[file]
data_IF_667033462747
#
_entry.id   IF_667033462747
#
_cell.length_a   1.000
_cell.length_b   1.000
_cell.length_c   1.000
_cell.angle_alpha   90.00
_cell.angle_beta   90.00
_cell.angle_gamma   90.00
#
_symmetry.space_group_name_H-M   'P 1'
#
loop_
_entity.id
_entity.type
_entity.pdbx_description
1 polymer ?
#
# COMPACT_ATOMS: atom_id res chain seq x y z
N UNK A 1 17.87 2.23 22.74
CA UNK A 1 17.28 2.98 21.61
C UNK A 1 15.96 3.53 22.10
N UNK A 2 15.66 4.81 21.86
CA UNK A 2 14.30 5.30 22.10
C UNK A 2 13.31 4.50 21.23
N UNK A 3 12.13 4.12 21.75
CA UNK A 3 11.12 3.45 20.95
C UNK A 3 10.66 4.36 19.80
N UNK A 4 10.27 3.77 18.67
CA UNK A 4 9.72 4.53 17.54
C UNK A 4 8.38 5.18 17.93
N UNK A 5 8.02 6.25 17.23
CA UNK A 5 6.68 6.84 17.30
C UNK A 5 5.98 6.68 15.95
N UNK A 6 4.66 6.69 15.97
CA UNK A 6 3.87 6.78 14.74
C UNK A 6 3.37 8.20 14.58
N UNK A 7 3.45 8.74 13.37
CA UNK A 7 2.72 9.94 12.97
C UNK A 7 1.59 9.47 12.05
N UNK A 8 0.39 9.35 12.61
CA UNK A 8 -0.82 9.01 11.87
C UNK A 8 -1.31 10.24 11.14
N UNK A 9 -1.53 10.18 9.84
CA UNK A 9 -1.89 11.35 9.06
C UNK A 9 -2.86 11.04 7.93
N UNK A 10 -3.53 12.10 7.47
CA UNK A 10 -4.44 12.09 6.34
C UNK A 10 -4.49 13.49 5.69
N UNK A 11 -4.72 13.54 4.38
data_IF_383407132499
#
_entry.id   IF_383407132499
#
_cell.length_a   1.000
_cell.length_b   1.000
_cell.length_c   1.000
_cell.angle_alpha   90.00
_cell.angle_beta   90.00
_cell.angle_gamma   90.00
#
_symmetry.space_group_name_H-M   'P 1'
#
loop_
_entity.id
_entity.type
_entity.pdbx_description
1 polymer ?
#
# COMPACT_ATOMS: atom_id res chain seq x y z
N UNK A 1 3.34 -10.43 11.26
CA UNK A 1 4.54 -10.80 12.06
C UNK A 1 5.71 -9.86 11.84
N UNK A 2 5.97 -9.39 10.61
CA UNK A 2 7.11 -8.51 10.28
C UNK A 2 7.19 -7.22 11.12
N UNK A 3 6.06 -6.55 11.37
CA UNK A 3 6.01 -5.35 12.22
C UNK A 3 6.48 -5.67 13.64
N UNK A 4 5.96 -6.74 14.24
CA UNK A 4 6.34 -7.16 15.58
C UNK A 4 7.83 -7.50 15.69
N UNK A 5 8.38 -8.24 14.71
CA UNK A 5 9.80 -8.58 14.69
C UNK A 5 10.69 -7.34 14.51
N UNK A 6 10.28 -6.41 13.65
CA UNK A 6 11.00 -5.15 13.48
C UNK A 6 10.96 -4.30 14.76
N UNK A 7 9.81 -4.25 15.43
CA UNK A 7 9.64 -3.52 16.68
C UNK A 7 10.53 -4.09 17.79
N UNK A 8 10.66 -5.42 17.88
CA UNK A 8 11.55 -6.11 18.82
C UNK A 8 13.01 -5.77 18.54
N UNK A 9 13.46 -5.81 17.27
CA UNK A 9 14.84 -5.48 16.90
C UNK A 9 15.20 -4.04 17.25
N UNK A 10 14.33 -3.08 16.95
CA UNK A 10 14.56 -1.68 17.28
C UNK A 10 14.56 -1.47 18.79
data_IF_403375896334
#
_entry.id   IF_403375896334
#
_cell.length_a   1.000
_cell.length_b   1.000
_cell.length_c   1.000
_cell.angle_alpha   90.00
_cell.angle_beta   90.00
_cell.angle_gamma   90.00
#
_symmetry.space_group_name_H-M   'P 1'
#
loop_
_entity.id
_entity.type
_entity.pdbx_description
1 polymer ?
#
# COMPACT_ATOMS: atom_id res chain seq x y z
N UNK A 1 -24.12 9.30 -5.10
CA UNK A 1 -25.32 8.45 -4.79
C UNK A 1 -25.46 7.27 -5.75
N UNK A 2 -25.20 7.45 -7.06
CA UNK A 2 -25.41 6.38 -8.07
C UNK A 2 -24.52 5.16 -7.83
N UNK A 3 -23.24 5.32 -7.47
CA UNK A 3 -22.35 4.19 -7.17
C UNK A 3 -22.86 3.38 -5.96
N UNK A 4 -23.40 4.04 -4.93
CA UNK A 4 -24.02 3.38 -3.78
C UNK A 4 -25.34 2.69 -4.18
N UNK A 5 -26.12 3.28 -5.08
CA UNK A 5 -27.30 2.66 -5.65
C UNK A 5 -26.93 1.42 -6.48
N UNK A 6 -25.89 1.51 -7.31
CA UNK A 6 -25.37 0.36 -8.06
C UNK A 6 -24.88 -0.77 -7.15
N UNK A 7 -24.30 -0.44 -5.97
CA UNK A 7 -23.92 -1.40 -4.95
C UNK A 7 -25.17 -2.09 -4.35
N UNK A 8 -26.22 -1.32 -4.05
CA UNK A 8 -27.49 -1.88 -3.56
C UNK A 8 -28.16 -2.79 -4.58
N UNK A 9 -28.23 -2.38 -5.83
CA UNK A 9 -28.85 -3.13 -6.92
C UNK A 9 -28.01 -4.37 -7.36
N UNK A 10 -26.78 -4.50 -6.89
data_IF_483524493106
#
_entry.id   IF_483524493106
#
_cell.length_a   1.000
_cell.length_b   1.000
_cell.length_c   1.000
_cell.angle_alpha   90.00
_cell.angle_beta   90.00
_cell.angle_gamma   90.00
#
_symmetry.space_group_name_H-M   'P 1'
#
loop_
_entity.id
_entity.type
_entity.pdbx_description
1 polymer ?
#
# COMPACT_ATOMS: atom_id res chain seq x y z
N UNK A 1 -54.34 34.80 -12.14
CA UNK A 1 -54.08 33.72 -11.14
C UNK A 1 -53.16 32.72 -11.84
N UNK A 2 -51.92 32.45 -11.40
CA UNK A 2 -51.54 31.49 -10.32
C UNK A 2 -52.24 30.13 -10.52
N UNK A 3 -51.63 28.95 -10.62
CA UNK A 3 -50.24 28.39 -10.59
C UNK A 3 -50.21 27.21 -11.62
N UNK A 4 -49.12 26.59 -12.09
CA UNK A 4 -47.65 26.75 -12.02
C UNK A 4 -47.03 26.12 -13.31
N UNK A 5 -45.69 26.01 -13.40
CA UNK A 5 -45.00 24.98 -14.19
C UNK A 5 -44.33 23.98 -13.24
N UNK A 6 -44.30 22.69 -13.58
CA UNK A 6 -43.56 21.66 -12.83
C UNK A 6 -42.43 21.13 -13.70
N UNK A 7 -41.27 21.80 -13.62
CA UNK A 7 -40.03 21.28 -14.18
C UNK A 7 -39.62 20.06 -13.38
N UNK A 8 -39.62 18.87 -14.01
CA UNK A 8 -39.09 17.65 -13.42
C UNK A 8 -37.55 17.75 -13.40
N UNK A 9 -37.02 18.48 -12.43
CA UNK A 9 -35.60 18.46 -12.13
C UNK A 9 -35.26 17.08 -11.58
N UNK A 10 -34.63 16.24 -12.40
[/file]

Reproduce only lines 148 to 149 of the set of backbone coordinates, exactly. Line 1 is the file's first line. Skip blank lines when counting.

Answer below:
C UNK A 9 -28.01 -4.37 -7.36
N UNK A 10 -26.78 -4.50 -6.89